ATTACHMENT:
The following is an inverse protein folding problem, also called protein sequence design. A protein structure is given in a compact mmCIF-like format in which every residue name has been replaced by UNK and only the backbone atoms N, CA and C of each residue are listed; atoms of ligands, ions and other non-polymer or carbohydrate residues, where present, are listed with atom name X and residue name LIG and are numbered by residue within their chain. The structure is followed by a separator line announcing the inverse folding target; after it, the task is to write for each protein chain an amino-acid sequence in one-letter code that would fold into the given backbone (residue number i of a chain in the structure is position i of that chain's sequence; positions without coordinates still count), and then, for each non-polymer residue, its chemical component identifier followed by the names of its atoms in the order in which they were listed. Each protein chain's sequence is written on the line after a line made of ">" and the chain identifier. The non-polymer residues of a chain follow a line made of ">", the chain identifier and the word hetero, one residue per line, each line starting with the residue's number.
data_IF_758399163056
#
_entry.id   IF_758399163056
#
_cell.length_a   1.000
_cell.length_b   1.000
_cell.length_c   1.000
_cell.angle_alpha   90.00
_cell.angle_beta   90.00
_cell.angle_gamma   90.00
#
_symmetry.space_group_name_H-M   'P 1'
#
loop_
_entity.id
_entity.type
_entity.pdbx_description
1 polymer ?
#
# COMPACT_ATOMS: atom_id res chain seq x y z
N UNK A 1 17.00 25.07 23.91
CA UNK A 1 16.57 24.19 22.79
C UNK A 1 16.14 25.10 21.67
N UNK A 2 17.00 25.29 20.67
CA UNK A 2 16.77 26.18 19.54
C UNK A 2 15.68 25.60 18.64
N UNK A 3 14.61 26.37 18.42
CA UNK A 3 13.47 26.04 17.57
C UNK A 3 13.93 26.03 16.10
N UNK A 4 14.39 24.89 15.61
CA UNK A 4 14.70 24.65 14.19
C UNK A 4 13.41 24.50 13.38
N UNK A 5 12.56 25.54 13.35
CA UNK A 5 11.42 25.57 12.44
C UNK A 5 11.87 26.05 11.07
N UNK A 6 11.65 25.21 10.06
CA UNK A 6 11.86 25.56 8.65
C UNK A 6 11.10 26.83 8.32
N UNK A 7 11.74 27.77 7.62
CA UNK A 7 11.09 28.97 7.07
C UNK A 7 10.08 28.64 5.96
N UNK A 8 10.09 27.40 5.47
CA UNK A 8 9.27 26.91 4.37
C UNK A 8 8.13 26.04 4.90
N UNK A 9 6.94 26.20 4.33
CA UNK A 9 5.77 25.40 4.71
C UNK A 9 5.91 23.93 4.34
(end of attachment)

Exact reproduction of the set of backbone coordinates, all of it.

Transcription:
The following is an inverse protein folding problem, also called protein sequence design. A protein structure is given in a compact mmCIF-like format in which every residue name has been replaced by UNK and only the backbone atoms N, CA and C of each residue are listed; atoms of ligands, ions and other non-polymer or carbohydrate residues, where present, are listed with atom name X and residue name LIG and are numbered by residue within their chain. The structure is followed by a separator line announcing the inverse folding target; after it, the task is to write for each protein chain an amino-acid sequence in one-letter code that would fold into the given backbone (residue number i of a chain in the structure is position i of that chain's sequence; positions without coordinates still count), and then, for each non-polymer residue, its chemical component identifier followed by the names of its atoms in the order in which they were listed. Each protein chain's sequence is written on the line after a line made of ">" and the chain identifier. The non-polymer residues of a chain follow a line made of ">", the chain identifier and the word hetero, one residue per line, each line starting with the residue's number.
data_IF_758399163056
#
_entry.id   IF_758399163056
#
_cell.length_a   1.000
_cell.length_b   1.000
_cell.length_c   1.000
_cell.angle_alpha   90.00
_cell.angle_beta   90.00
_cell.angle_gamma   90.00
#
_symmetry.space_group_name_H-M   'P 1'
#
loop_
_entity.id
_entity.type
_entity.pdbx_description
1 polymer ?
#
# COMPACT_ATOMS: atom_id res chain seq x y z
N UNK A 1 17.00 25.07 23.91
CA UNK A 1 16.57 24.19 22.79
C UNK A 1 16.14 25.10 21.67
N UNK A 2 17.00 25.29 20.67
CA UNK A 2 16.77 26.18 19.54
C UNK A 2 15.68 25.60 18.64
N UNK A 3 14.61 26.37 18.42
CA UNK A 3 13.47 26.04 17.57
C UNK A 3 13.93 26.03 16.10
N UNK A 4 14.39 24.89 15.61
CA UNK A 4 14.70 24.65 14.19
C UNK A 4 13.41 24.50 13.38
N UNK A 5 12.56 25.54 13.35
CA UNK A 5 11.42 25.57 12.44
C UNK A 5 11.87 26.05 11.07
N UNK A 6 11.65 25.21 10.06
CA UNK A 6 11.86 25.56 8.65
C UNK A 6 11.10 26.83 8.32
N UNK A 7 11.74 27.77 7.62
CA UNK A 7 11.09 28.97 7.07
C UNK A 7 10.08 28.64 5.96
N UNK A 8 10.09 27.40 5.47
CA UNK A 8 9.27 26.91 4.37
C UNK A 8 8.13 26.04 4.90
N UNK A 9 6.94 26.20 4.33
CA UNK A 9 5.77 25.40 4.71
C UNK A 9 5.91 23.93 4.34